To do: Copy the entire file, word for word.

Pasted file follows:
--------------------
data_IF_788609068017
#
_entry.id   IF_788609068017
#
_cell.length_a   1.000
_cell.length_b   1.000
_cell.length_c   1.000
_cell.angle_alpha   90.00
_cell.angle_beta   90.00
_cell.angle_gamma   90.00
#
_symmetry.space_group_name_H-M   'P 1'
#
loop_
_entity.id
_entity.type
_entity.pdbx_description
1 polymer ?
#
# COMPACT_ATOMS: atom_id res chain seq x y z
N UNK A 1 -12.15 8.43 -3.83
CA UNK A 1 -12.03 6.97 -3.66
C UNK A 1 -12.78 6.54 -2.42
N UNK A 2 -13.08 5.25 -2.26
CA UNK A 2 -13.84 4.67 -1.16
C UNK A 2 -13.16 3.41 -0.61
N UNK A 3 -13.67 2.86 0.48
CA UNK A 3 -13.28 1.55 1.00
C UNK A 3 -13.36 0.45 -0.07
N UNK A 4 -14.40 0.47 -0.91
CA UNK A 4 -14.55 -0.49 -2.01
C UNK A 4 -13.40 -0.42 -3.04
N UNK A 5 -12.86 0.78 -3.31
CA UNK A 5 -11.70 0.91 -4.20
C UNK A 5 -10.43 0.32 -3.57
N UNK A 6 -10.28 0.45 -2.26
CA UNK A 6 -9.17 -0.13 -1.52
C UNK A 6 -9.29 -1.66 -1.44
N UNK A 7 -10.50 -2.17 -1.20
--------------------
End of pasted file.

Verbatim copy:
data_IF_788609068017
#
_entry.id   IF_788609068017
#
_cell.length_a   1.000
_cell.length_b   1.000
_cell.length_c   1.000
_cell.angle_alpha   90.00
_cell.angle_beta   90.00
_cell.angle_gamma   90.00
#
_symmetry.space_group_name_H-M   'P 1'
#
loop_
_entity.id
_entity.type
_entity.pdbx_description
1 polymer ?
#
# COMPACT_ATOMS: atom_id res chain seq x y z
N UNK A 1 -12.15 8.43 -3.83
CA UNK A 1 -12.03 6.97 -3.66
C UNK A 1 -12.78 6.54 -2.42
N UNK A 2 -13.08 5.25 -2.26
CA UNK A 2 -13.84 4.67 -1.16
C UNK A 2 -13.16 3.41 -0.61
N UNK A 3 -13.67 2.86 0.48
CA UNK A 3 -13.28 1.55 1.00
C UNK A 3 -13.36 0.45 -0.07
N UNK A 4 -14.40 0.47 -0.91
CA UNK A 4 -14.55 -0.49 -2.01
C UNK A 4 -13.40 -0.42 -3.04
N UNK A 5 -12.86 0.78 -3.31
CA UNK A 5 -11.70 0.91 -4.20
C UNK A 5 -10.43 0.32 -3.57
N UNK A 6 -10.28 0.45 -2.26
CA UNK A 6 -9.17 -0.13 -1.52
C UNK A 6 -9.29 -1.66 -1.44
N UNK A 7 -10.50 -2.17 -1.20